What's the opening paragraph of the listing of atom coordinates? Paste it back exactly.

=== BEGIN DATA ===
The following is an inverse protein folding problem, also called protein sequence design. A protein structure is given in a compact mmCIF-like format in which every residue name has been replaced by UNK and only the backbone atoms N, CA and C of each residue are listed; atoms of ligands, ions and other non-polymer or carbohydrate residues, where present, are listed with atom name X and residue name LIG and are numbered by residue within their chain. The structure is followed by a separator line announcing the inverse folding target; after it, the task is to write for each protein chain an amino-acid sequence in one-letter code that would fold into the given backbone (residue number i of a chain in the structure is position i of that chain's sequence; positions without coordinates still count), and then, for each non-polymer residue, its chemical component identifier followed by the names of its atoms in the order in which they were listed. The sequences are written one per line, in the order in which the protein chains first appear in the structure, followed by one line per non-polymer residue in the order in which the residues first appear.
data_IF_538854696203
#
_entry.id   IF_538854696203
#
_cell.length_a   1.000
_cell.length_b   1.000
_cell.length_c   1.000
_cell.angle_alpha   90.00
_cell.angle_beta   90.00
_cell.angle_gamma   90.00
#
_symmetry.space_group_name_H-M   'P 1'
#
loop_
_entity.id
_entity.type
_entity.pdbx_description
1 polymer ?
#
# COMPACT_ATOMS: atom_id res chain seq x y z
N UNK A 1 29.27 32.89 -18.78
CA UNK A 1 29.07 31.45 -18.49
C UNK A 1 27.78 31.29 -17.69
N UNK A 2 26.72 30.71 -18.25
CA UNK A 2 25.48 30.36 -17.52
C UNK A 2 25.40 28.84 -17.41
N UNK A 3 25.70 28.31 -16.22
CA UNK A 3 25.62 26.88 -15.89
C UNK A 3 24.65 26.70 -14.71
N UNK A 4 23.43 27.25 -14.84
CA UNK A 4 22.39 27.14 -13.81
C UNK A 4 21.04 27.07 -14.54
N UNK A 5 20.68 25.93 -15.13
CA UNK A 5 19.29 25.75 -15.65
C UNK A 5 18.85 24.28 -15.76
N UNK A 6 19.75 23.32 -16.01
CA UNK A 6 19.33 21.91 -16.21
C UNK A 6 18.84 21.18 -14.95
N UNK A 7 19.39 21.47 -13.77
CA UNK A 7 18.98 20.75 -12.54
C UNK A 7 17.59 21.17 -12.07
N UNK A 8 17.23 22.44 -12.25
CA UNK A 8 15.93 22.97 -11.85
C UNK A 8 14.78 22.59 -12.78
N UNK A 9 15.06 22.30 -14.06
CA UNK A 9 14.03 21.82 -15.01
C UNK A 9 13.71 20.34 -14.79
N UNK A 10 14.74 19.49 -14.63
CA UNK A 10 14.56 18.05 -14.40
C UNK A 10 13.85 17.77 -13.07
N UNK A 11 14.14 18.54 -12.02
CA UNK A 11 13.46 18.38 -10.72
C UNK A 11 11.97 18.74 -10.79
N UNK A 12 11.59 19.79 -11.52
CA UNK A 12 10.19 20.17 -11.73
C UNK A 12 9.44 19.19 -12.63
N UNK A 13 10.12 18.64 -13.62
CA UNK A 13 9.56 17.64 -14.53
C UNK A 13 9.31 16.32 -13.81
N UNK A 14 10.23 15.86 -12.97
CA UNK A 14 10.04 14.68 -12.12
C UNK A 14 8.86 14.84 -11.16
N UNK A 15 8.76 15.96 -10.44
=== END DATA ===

The following is an inverse protein folding problem, also called protein sequence design. A protein structure is given in a compact mmCIF-like format in which every residue name has been replaced by UNK and only the backbone atoms N, CA and C of each residue are listed; atoms of ligands, ions and other non-polymer or carbohydrate residues, where present, are listed with atom name X and residue name LIG and are numbered by residue within their chain. The structure is followed by a separator line announcing the inverse folding target; after it, the task is to write for each protein chain an amino-acid sequence in one-letter code that would fold into the given backbone (residue number i of a chain in the structure is position i of that chain's sequence; positions without coordinates still count), and then, for each non-polymer residue, its chemical component identifier followed by the names of its atoms in the order in which they were listed. The sequences are written one per line, in the order in which the protein chains first appear in the structure, followed by one line per non-polymer residue in the order in which the residues first appear.